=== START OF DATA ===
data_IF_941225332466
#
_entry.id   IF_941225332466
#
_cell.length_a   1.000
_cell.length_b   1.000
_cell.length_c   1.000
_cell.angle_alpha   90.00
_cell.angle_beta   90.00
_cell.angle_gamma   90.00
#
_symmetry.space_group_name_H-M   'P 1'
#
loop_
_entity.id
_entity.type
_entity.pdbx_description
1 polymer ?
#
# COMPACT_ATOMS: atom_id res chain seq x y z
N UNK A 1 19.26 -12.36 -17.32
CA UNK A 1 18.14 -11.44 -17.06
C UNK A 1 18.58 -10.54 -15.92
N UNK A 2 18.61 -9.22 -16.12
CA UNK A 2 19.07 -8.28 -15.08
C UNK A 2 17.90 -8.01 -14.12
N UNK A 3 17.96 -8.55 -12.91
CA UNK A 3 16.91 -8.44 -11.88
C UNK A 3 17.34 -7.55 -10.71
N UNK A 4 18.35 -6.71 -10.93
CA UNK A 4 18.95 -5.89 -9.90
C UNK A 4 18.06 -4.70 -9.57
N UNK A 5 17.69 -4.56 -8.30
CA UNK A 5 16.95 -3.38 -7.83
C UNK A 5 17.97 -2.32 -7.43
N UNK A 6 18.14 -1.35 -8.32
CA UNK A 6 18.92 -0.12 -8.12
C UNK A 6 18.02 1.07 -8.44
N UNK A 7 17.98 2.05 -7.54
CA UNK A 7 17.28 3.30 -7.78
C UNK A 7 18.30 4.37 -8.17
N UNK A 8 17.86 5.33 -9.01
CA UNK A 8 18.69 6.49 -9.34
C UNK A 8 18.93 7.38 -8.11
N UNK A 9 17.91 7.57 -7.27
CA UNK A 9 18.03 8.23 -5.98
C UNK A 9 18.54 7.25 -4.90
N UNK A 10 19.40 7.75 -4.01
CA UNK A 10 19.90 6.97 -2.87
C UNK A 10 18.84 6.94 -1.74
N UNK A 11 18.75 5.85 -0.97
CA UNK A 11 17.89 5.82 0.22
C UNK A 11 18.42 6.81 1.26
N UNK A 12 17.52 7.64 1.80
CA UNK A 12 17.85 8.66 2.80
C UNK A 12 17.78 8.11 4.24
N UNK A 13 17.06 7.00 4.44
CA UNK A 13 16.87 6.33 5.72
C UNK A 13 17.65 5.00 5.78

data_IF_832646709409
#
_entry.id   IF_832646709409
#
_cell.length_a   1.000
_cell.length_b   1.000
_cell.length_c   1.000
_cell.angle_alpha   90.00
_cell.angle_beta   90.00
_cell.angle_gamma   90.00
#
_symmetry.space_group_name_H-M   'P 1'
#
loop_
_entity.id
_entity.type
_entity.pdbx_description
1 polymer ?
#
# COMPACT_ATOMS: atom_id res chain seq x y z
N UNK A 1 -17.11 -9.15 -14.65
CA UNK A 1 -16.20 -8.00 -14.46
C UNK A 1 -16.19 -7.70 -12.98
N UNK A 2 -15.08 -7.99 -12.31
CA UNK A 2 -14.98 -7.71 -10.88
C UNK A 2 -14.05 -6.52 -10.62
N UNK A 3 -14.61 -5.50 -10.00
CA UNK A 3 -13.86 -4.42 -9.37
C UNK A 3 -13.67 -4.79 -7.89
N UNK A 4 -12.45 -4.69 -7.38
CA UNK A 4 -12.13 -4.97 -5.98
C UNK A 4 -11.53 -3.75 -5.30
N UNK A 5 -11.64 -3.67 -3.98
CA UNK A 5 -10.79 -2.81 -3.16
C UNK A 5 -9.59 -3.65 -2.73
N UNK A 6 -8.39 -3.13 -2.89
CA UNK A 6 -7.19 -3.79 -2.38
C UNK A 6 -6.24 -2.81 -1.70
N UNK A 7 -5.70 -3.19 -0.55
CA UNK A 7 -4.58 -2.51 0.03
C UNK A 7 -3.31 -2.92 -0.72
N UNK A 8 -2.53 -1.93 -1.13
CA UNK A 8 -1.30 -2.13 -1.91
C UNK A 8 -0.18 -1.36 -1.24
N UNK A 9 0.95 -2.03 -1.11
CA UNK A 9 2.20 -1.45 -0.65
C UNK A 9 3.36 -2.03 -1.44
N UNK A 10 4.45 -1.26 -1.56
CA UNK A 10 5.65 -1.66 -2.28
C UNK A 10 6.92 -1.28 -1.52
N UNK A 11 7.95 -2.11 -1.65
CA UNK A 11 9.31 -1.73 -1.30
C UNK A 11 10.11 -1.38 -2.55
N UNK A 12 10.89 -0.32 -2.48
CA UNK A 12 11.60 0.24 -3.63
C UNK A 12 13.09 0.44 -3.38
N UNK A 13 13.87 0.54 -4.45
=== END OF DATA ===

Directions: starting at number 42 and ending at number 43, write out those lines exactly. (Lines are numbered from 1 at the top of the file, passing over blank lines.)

N UNK A 8 17.86 5.33 -9.01
CA UNK A 8 18.69 6.49 -9.34